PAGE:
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Uptown

The grand mansions along St. Charles Avenue drowsing beneath ancient, stately oaks. The energetic bustle of Magazine Street. The spires of Tulane and Loyola Universities. The cool shade of Audubon Park. The raised Creole cottages and restrained Greek Revival houses and gabled Tudors and Carpenter's Gothic fantasies that line streets named Jefferson and Napoleon and Austerlitz and Amelia. And did we mention the zoo? And the golf course? Uptown New Orleans is the epitome of the gracious, gentle beauty that's defined New Orleans for many generations.

Historically, "Uptown" was a direction, meaning movement against the direction of the flow of the Mississippi. After the Louisiana Purchase, many settlers from other parts of the United States developed their homes and businesses in the area upriver from the older Creole city. In the 19th century, Canal Street was known as the dividing line between "Uptown" and "Downtown" New Orleans: the boundary between the predominantly Francophone area downriver and the predominantly Anglophone area upriver.

The very broadest definition of "Uptown," if derived from the historic definition including everything upriver from Canal Street, would encompass about one-third of the city. In its narrowest usage as a New Orleans City Planning neighborhood, "Uptown" refers to an area of only some dozen blocks centering on the intersection of Jefferson and St. Charles Avenues. Neither of these is what most New Orleanians of recent generations usually mean by "Uptown". While some may quibble about the exact boundaries, "Uptown" generally refers to the areas of the city closer to the river (the river side of S. Claiborne Avenue), upriver from the Pontchartrain Expressway, and nearer the modern CBD/Warehouse District neighborhood.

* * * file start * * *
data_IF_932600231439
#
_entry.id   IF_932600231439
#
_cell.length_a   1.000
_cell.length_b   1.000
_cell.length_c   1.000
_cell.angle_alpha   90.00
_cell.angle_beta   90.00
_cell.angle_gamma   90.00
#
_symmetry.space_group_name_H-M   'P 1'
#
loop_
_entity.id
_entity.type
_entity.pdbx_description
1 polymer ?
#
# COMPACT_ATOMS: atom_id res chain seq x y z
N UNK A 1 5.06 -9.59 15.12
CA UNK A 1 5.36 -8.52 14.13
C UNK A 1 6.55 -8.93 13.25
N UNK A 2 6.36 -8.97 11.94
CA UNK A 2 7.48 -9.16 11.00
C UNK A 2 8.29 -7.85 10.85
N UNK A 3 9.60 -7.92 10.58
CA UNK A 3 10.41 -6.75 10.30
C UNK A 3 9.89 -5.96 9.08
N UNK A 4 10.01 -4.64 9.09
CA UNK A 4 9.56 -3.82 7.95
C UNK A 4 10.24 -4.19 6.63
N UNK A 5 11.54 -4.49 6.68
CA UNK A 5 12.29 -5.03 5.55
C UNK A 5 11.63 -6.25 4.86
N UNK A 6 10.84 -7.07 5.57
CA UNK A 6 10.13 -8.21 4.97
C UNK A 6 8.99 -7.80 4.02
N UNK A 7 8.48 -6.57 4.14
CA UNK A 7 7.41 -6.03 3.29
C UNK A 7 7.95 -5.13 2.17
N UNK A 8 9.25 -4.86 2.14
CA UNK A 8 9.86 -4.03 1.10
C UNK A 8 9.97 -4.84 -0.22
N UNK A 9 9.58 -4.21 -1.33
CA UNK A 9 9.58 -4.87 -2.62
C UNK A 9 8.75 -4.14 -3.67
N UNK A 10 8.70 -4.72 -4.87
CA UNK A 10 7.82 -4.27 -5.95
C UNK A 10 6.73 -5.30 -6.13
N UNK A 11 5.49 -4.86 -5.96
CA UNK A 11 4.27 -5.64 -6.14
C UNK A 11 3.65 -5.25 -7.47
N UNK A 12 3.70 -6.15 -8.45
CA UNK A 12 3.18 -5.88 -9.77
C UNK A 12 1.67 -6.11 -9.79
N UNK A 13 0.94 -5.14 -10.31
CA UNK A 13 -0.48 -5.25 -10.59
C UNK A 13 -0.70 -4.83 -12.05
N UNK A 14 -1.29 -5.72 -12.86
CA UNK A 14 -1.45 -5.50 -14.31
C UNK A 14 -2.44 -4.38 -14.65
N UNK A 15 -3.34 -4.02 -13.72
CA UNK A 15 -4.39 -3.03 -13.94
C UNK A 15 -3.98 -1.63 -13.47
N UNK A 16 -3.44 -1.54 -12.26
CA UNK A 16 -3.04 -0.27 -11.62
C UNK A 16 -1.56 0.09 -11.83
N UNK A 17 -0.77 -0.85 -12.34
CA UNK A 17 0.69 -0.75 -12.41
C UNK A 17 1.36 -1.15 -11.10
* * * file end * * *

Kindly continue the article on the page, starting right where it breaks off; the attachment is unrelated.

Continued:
The boundaries of the federal Uptown New Orleans Historic District, listed on the National Register of Historic Places, are: the river to S. Claiborne Avenue, and Jackson Avenue to Broadway. Adjacent areas, which are often colloquially referred to as parts of Uptown, are other federal historic districts: Carrollton, the Garden District, the Irish Channel, Central City, and the Lower Garden District. According to the Greater New Orleans Community Data Center, Uptown, as a specific neighborhood, is bounded by Napoleon Avenue, Magazine Street, Jefferson Avenue and LaSalle Street. The neighborhood was once known as the Faubourg Bouligny until it became part of Jefferson City. The area was annexed by New Orleans in 1870.

Uptown was developed during the 19th century, mostly from land that had been plantations in the colonial era. Several sections were originally developed as separate towns, like Lafayette, Jefferson City, Greenville, and Carrollton. For a time in the early 19th century, most of Uptown was part of Jefferson Parish, until the City of New Orleans annexed the two. In 1874, New Orleans added the towns of Lafayette (not to be confused with the present city of the same name located in Lafayette Parish) and Carrollton. This newly-absorbed area became known as Uptown New Orleans.

People from other parts of the United States settled Uptown in the 19th century, joined by immigrants, notably from Italy, Ireland, and Germany. Uptown has always had a sizable African-American population. Notable Uptowners have included jazz musicians Louis Armstrong, Buddy Bolden, George Brunies, Harry Connick, Jr., Percy Humphrey, the Neville Brothers, Joe "King" Oliver, Leon Roppolo, singers the Boswell Sisters and Mahalia Jackson, author Anne Rice, inventor A. Baldwin Wood, ethnobotanist Mark Plotkin, professional football players Peyton Manning, Eli Manning, and Drew Brees, and rappers B.G., Birdman, Soulja Slim and Lil Wayne.